2. You say prior to NAFTA it was cheaper to run plants in Mexico and Canada than to pay the tariffs. That is wrong. NAFTA is why manufacturing went south. They went south because it was cheaper. I can remember exactly where I was when NAFTA was signed. I was in a manager’s meeting with all of the big boys of one of the big 3, Where did you get your information as we are always hearing complaints about low paying part time employment with no benefits. The number of people on governmental assistance has been growing since NAFTA and many people needing help can not get anything. US made which excludes Canada product quality is better than anywhere in the world. I am talking all products made here no matter who owns the company. The trouble with governmental agencies buying from the US is those buying do not try to get the best deal and very seldom go for a biding process that also includes quality. NAFTA and other trade agreements have hurt the US worker and that fact has been discussed for decades.

    • “Where did you get your information”

      From the recruiters for Reckitt & Colman who had to hire a crap ton of new workers when NAFTA allowed them to shut down their plants in Mexico and Canada and consolidate their operations in Springfield, Missouri.

      In order to sell mustard in Canada and Mexico, it either had to be manufactured in Canada and Mexico or else it was tariffed at a high enough rate to not be price competitive in those countries. Once NAFTA allowed them to manufacture it in the US and sell it in those other two countries without tariffs that’s exactly what they did.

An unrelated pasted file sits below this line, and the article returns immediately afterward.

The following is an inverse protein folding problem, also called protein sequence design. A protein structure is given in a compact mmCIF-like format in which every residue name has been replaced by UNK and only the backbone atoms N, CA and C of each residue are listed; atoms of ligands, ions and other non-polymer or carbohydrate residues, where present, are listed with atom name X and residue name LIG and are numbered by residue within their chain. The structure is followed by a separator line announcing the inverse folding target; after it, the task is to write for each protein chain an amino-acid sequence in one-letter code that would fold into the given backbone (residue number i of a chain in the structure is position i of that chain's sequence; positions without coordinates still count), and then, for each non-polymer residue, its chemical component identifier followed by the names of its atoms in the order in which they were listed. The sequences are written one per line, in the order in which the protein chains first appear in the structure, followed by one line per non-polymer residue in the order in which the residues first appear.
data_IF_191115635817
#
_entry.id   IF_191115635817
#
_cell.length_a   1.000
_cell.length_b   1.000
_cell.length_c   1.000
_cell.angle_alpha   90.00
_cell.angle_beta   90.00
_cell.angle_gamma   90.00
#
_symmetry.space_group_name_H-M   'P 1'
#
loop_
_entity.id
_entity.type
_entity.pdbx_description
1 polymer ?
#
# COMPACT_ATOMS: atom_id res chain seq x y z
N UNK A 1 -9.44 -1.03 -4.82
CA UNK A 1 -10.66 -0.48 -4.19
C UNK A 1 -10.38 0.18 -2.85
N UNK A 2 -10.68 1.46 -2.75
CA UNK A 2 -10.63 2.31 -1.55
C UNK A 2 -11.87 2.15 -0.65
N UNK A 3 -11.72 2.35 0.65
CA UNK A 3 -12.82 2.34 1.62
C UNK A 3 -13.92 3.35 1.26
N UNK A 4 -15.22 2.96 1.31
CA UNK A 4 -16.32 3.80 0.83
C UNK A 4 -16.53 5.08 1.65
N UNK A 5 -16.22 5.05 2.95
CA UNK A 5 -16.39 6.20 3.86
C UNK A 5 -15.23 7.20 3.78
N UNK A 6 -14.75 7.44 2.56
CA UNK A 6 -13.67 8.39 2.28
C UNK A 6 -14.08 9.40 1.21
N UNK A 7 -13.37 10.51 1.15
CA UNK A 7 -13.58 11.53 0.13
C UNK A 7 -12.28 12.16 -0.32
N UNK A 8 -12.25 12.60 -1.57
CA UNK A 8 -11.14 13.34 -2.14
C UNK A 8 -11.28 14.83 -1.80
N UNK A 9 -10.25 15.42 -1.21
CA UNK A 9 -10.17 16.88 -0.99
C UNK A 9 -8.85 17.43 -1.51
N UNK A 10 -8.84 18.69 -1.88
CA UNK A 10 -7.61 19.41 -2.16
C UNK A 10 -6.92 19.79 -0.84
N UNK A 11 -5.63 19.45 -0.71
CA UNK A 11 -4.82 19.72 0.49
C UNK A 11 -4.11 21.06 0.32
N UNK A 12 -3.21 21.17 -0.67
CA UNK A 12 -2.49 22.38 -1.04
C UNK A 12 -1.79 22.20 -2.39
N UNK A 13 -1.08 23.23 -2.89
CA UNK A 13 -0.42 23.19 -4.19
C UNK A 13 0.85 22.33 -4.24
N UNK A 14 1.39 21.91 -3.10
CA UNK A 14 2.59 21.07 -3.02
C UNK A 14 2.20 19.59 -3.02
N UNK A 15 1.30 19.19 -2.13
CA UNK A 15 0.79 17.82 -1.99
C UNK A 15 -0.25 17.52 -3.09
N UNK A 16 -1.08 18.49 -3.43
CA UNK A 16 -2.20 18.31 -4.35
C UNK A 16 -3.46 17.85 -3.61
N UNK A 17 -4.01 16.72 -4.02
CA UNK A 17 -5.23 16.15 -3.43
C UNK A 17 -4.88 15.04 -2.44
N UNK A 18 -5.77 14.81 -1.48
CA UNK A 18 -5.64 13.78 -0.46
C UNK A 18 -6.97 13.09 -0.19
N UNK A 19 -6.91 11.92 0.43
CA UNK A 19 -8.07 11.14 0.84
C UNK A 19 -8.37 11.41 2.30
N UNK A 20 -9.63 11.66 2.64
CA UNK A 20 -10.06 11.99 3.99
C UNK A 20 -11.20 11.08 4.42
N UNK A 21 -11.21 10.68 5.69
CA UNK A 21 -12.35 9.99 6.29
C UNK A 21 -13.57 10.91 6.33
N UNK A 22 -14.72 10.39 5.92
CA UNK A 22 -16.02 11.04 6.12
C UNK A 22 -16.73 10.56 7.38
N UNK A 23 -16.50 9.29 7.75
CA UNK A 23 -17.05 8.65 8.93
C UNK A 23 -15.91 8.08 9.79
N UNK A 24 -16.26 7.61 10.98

Sorry that the facts screw with your political viewpoint, but that’s the thing about facts — they’re facts whether they screw with your political viewpoint or not.

  3. Where on earth do you come up with “political viewpoint” as part of this discussion? I lived right in the middle of the results of NAFTA. Sure, it did not affect me directly but inside discussions told us the financial incentives were going to be too big to resist. The plant I worked for at one time made 25% of the North American engines for one of the big 3 and had about 5000 employees. Today, this plant makes less than 10% of those engines and employees about 800. This plant has always gotten those excellent awards and there are all kinds. I use to put those presentations together to justify these various awards. Either you are the one with the political agenda or there is a difference in information feed to the northern and southern states.

    • Engines are not mustard. Yes, employment went up in some sectors and down in others after NAFTA, and in some cases it went up or down because of NAFTA.